When Nathaniel returns, he finds Azuba mired in scandal. It's much ado about nothing but this is the 1860's so it's a Big Deal. Since she's "disgraced herself," he takes her with him on his next voyage. Azuba gets her wish but is not too happy about the way it was granted. She mopes some more and Nathaniel acts like a bossy jerk. They glare at each other and there are many awkward silences. At this point I wondered if I was ever going to warm up to Azuba.
But then, there is peril on the high seas. Storms, starvation, and piracy, fairly realistic stuff (no krakens). They also manage to have good times exploring the world. Azuba finally picks herself up and acts like a grown-up. That's when I gobbled The Sea Captain's Wife up.
What I liked about The Sea Captain's Wife by Beth Powning was that it wasn't just a story about sailing around the world. It has a lot of heart. Azuba and Nathaniel married each other for the same reasons they wanted to change after the wedding. They don't know or understand one another until they are thrown together. By the end, I wondered how things would have turned out for them if they hadn't had that shared experience.
I'm also fascinated with the life of a captain's wife. Azuba has a very small space in which to live on board with a five year old. Just thinking about it makes me feel that I'd hop over the rails from claustrophobia. Even at sea women have very little freedom. I remember seeing a captain's wife diary at the bookstore. I must get it and compare fact to fiction.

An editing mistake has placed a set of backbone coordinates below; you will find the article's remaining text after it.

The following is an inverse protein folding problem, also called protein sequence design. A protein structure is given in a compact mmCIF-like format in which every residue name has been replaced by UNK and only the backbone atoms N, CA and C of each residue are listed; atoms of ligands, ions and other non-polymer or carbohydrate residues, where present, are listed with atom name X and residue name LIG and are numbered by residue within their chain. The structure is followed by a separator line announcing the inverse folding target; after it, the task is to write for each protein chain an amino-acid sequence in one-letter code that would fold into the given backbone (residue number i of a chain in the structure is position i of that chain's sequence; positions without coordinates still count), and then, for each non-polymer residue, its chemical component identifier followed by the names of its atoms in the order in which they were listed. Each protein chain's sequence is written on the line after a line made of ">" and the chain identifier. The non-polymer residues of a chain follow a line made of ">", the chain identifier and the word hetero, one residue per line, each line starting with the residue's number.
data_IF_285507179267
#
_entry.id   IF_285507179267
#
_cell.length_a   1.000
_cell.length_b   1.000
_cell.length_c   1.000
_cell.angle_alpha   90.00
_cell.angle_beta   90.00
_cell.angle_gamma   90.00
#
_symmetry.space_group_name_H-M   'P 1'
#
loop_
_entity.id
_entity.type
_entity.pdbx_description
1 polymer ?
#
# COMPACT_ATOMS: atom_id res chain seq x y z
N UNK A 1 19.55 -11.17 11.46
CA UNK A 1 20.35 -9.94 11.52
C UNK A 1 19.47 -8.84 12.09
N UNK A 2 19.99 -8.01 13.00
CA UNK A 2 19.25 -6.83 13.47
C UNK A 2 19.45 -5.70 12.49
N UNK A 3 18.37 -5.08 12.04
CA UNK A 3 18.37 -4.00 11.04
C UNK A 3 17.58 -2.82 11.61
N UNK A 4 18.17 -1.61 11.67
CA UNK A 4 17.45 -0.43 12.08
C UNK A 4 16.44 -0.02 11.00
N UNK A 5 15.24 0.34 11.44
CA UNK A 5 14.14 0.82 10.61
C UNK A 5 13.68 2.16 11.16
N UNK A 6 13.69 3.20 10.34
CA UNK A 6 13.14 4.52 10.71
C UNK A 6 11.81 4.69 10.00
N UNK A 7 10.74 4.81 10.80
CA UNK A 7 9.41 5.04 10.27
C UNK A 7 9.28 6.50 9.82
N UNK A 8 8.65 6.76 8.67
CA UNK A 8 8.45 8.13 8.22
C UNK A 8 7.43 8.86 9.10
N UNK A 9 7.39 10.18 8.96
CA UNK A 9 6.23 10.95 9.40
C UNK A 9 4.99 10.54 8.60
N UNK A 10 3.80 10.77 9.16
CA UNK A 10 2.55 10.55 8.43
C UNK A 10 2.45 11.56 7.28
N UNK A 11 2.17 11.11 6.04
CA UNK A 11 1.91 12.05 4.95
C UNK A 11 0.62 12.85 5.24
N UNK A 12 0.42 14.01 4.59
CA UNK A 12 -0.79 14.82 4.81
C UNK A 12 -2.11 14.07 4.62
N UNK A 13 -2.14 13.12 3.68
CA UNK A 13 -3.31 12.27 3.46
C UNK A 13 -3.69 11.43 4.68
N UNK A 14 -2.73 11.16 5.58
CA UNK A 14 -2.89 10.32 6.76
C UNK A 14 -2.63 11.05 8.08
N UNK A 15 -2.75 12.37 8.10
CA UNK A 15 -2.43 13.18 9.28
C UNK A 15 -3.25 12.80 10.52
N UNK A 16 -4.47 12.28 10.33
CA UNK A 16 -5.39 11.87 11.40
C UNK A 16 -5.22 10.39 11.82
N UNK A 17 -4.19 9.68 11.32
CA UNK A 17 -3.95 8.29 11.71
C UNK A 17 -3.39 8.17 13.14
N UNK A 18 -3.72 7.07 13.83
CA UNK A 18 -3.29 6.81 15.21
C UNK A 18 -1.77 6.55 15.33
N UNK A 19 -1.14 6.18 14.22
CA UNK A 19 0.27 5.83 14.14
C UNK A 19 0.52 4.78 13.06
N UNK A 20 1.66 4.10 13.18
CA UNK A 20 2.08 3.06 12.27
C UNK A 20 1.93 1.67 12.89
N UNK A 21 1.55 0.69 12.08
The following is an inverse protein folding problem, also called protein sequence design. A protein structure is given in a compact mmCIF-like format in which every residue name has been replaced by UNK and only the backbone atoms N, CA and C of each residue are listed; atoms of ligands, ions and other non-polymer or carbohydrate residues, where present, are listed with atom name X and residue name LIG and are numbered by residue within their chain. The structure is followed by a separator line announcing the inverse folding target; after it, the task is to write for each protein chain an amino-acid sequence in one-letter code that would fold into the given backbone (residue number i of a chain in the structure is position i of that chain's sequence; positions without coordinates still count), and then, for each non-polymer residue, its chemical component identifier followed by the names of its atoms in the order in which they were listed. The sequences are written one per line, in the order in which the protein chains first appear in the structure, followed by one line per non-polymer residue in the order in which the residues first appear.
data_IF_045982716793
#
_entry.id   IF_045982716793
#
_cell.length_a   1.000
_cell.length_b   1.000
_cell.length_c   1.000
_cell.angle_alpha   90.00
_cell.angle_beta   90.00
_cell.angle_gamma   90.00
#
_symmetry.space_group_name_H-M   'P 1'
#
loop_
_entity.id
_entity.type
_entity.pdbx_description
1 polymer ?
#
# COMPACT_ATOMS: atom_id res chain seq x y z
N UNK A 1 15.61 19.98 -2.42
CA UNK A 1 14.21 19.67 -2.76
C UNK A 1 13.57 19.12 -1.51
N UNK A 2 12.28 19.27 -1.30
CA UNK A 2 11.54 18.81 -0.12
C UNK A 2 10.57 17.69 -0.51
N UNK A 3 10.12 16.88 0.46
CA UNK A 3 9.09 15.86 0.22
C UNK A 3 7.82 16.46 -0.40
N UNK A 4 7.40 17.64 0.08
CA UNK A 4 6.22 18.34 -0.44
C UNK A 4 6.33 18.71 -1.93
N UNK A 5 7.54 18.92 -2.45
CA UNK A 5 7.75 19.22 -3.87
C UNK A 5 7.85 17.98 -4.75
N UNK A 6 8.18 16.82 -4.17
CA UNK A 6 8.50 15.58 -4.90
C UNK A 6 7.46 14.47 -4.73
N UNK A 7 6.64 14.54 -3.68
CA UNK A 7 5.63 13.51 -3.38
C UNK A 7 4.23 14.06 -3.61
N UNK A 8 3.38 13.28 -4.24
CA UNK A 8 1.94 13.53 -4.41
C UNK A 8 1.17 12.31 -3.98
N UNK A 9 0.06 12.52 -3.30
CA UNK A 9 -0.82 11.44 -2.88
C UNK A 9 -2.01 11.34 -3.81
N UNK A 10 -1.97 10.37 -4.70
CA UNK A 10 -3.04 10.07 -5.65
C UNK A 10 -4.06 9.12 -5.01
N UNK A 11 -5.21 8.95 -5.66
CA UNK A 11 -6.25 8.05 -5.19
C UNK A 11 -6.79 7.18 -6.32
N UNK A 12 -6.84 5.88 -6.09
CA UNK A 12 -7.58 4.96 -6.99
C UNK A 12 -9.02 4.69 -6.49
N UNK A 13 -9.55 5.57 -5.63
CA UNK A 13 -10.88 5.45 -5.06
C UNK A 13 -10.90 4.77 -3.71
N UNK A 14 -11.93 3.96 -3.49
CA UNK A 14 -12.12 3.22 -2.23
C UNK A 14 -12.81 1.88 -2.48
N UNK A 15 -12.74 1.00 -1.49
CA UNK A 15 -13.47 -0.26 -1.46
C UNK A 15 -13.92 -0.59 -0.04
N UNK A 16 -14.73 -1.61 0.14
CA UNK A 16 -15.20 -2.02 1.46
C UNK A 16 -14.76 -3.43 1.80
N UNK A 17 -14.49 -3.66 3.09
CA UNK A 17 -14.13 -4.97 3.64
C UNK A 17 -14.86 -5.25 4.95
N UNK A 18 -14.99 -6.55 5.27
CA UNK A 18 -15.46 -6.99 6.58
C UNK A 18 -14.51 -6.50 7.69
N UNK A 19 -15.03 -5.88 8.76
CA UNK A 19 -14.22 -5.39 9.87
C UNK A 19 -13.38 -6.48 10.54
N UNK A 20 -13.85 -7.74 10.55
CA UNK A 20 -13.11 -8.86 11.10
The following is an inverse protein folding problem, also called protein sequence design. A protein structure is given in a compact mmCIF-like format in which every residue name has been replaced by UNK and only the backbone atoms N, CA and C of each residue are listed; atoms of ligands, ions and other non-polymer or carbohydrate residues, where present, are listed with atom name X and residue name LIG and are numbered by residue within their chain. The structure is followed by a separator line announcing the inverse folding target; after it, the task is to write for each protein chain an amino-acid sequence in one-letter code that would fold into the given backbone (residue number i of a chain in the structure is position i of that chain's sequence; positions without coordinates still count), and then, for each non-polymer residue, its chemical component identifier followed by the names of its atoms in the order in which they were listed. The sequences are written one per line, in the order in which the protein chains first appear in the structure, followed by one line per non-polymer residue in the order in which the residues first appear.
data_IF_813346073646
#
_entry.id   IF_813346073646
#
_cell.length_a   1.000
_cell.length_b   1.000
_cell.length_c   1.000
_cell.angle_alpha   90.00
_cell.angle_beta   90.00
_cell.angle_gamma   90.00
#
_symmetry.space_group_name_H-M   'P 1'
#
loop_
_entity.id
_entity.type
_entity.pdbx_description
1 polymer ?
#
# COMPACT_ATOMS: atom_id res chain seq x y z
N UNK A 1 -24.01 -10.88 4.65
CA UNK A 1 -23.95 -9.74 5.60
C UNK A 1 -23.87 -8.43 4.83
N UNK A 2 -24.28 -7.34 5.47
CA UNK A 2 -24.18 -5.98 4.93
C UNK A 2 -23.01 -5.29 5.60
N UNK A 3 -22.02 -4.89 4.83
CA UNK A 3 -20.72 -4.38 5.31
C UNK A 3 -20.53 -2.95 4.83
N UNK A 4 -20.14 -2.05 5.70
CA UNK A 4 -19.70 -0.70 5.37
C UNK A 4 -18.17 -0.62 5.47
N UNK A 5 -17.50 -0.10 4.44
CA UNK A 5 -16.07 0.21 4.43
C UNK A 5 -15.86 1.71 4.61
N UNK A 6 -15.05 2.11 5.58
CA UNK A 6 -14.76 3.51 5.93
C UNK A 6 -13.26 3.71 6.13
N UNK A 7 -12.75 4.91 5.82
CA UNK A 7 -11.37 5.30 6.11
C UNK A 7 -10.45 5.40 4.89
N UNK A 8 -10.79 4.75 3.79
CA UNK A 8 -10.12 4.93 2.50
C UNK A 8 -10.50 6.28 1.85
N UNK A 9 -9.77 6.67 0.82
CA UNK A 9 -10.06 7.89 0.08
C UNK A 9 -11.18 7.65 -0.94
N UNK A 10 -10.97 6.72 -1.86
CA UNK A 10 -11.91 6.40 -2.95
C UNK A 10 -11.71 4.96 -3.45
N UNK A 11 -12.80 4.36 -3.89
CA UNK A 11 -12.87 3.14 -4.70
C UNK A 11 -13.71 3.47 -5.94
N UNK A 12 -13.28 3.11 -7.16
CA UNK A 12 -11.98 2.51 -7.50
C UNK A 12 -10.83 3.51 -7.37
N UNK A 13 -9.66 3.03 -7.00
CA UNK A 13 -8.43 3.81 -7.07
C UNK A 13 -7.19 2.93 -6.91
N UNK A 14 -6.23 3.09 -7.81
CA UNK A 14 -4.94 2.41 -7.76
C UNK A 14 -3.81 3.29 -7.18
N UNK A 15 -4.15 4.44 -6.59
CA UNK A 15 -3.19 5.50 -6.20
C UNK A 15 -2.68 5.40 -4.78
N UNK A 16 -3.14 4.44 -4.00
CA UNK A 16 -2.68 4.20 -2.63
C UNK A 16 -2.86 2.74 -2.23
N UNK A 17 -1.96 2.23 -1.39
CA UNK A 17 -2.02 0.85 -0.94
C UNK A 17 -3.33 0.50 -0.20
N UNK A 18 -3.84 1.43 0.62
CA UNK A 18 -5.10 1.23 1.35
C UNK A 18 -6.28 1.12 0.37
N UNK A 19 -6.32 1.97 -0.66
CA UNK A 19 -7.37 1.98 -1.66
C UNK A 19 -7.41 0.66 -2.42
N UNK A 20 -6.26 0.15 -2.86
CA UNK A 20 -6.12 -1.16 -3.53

I ended up enjoying The Sea Captain's Wife despite the slow start. At the end I was rooting for Azuba. However there was a scene that was an equivalent to a cop show's "I have 2 days to retirement" where you know something awful is about to happen. I also found that the Epilogue didn't do anything for me. I wanted a few questions answered and that didn't happen. It could have been incorporated into the last chapter.
I recommend The Sea Captain's Wife to anyone who wants adventure with a realistic portrayal of a couple navigating not just the oceans but their own fragile relationship.
For more information on The Sea Captain's Wife see Beth Powning's website.
Thanks to Random House for the review copy.